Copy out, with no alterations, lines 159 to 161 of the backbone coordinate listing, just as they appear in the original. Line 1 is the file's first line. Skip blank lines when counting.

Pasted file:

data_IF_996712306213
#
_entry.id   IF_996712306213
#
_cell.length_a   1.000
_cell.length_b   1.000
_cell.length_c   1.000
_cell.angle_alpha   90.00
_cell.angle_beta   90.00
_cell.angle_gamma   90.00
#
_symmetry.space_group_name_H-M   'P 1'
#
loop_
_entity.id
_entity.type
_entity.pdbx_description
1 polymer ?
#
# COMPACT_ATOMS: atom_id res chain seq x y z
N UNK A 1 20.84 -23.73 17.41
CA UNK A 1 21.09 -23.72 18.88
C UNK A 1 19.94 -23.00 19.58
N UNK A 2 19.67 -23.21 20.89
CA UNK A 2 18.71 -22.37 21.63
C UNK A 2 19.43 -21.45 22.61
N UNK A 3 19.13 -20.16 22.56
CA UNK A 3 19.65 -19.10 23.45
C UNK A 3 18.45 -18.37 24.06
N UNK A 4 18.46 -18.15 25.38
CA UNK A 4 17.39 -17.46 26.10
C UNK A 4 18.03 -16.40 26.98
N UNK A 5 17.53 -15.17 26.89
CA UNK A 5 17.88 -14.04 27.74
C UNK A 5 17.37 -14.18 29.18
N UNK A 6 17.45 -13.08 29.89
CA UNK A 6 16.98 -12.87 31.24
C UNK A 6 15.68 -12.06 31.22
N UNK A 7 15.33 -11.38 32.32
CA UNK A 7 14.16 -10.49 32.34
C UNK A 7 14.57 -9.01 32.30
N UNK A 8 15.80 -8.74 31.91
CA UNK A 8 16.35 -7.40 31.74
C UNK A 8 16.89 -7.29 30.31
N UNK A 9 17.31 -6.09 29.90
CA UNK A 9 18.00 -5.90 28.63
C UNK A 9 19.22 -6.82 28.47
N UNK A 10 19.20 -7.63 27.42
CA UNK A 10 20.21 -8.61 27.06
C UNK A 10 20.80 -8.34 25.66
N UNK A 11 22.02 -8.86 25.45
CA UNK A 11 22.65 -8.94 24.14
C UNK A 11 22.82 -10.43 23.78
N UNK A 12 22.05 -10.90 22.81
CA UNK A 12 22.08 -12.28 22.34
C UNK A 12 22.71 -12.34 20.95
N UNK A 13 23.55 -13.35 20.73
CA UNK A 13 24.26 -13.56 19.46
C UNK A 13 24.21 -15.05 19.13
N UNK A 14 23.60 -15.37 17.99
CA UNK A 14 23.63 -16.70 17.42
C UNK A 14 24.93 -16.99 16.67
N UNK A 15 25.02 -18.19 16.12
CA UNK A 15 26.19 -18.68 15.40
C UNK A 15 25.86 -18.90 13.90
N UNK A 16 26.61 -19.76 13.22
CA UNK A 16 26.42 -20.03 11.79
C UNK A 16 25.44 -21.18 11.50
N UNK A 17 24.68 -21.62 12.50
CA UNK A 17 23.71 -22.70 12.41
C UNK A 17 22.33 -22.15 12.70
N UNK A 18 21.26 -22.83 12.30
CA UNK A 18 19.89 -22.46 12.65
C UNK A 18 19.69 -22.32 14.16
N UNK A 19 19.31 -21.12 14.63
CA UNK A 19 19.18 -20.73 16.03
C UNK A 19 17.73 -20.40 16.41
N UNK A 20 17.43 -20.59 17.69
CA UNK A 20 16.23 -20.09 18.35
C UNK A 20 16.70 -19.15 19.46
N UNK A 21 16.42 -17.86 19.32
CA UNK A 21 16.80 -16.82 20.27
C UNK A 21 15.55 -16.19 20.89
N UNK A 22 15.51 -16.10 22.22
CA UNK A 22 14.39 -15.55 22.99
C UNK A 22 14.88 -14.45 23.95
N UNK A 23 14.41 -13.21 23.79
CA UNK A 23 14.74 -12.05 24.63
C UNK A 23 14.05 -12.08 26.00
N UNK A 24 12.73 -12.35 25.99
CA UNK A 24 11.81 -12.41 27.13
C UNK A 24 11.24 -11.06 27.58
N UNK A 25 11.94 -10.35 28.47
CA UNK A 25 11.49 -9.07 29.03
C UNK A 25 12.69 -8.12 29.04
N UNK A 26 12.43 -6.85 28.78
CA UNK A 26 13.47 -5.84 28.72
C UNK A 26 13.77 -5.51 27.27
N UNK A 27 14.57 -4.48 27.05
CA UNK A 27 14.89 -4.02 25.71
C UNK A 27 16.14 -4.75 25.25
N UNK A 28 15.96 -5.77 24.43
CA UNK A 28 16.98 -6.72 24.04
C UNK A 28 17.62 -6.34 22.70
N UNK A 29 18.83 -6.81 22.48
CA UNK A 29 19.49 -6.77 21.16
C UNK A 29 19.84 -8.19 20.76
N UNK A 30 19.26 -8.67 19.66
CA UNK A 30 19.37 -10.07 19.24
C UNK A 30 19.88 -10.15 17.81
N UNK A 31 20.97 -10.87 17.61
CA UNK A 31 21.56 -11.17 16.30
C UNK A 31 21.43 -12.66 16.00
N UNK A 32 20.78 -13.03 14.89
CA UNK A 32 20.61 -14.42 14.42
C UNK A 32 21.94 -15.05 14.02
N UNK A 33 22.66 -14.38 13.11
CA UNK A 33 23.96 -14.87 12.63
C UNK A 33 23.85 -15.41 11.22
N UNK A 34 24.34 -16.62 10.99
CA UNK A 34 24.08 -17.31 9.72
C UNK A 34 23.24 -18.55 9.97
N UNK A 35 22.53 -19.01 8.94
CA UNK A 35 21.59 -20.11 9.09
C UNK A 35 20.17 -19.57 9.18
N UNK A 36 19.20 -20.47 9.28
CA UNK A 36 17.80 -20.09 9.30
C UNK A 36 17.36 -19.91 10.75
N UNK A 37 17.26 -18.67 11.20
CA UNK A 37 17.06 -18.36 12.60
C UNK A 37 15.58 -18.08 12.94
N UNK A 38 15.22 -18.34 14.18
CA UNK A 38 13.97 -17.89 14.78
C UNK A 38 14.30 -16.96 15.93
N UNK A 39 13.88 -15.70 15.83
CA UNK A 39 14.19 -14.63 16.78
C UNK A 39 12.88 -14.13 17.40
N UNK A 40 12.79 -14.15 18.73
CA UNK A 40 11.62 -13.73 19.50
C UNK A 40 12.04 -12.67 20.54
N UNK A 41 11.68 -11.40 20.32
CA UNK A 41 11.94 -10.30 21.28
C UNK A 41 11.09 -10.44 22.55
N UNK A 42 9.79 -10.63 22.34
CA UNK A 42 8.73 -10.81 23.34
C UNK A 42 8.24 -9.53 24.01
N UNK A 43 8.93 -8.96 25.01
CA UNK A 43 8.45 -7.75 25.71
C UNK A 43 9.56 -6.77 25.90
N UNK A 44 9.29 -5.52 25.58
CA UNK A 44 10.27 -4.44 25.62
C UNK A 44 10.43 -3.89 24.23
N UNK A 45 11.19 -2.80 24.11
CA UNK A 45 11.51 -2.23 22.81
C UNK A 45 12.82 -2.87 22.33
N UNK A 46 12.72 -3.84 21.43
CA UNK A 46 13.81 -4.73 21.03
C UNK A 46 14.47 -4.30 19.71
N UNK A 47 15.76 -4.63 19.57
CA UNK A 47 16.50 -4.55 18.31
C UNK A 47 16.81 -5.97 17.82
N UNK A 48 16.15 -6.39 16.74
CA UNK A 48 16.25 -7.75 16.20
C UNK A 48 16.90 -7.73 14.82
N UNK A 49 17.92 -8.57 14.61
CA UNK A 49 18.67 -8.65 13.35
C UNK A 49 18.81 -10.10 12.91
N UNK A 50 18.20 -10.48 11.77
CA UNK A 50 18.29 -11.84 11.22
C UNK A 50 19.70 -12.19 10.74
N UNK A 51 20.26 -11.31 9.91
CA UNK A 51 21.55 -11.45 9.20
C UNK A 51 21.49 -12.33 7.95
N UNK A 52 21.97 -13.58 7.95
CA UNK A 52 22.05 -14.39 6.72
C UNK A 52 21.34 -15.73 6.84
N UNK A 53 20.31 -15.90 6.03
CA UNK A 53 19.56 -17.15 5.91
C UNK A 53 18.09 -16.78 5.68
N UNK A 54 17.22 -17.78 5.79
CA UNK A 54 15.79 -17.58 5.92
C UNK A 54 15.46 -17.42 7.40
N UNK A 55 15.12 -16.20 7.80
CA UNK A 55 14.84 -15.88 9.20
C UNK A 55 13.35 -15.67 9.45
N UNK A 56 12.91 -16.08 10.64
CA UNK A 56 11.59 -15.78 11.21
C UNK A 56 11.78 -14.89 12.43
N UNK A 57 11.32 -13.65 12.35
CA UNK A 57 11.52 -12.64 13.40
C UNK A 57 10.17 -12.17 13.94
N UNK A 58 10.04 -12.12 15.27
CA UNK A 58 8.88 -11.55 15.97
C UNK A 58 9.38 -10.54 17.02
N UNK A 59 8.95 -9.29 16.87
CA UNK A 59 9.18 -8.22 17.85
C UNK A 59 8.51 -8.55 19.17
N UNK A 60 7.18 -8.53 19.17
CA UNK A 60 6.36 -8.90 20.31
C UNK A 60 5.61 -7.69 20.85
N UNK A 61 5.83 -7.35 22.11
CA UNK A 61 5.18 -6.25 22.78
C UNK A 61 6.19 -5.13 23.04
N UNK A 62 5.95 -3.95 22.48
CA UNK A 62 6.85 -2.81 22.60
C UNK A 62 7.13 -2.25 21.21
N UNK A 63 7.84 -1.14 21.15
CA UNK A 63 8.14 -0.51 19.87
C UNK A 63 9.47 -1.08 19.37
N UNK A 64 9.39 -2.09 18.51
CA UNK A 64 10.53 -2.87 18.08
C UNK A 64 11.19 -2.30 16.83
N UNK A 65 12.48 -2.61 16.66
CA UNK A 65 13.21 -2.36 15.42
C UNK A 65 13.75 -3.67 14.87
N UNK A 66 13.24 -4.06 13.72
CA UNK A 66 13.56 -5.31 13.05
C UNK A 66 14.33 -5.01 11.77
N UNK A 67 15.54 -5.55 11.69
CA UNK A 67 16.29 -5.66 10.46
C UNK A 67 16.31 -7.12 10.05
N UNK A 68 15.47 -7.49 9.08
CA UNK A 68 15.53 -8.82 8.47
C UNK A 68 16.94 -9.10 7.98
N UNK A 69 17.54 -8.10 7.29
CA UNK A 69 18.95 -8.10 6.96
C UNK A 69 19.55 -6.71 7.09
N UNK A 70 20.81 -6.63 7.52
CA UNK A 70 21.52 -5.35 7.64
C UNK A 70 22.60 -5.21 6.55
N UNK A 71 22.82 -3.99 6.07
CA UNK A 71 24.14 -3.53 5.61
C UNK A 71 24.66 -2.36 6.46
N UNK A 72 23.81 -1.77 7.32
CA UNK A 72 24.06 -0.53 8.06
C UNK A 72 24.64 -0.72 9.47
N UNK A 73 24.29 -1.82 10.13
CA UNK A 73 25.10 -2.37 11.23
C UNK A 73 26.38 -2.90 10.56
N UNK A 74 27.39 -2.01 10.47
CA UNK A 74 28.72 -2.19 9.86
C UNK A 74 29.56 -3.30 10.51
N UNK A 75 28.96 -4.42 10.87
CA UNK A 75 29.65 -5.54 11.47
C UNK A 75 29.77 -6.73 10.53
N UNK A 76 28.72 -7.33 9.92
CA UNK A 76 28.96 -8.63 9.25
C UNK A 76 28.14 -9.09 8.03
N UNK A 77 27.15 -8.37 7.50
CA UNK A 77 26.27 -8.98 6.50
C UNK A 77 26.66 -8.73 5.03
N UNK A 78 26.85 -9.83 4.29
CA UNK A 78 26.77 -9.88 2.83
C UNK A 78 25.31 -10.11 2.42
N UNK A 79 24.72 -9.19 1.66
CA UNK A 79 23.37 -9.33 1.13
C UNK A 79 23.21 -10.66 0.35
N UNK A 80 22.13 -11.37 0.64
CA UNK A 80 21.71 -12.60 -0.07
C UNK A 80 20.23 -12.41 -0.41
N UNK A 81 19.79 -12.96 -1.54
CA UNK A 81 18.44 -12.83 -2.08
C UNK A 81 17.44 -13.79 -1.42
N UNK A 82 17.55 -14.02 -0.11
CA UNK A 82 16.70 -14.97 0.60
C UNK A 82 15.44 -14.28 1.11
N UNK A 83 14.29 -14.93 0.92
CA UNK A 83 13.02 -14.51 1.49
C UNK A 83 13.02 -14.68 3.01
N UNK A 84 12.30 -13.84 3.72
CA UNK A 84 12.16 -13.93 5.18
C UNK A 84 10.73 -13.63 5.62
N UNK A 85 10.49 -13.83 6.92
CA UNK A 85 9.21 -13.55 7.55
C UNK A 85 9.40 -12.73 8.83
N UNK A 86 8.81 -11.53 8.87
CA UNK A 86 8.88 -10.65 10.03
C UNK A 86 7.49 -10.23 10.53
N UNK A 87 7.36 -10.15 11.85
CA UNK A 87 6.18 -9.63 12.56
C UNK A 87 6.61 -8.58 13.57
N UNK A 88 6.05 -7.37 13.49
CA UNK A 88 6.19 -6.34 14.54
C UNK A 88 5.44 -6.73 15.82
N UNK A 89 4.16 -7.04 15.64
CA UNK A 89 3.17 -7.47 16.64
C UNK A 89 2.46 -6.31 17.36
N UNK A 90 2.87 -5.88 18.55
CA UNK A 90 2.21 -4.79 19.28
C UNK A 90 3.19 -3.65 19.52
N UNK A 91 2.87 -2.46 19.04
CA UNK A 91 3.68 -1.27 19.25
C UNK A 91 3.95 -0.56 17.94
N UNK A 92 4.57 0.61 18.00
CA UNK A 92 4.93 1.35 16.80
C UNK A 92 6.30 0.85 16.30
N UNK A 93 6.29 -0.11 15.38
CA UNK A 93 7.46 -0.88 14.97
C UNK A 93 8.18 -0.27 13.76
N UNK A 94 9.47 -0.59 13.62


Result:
N UNK A 47 15.76 -4.63 19.57
CA UNK A 47 16.50 -4.55 18.31
C UNK A 47 16.81 -5.97 17.82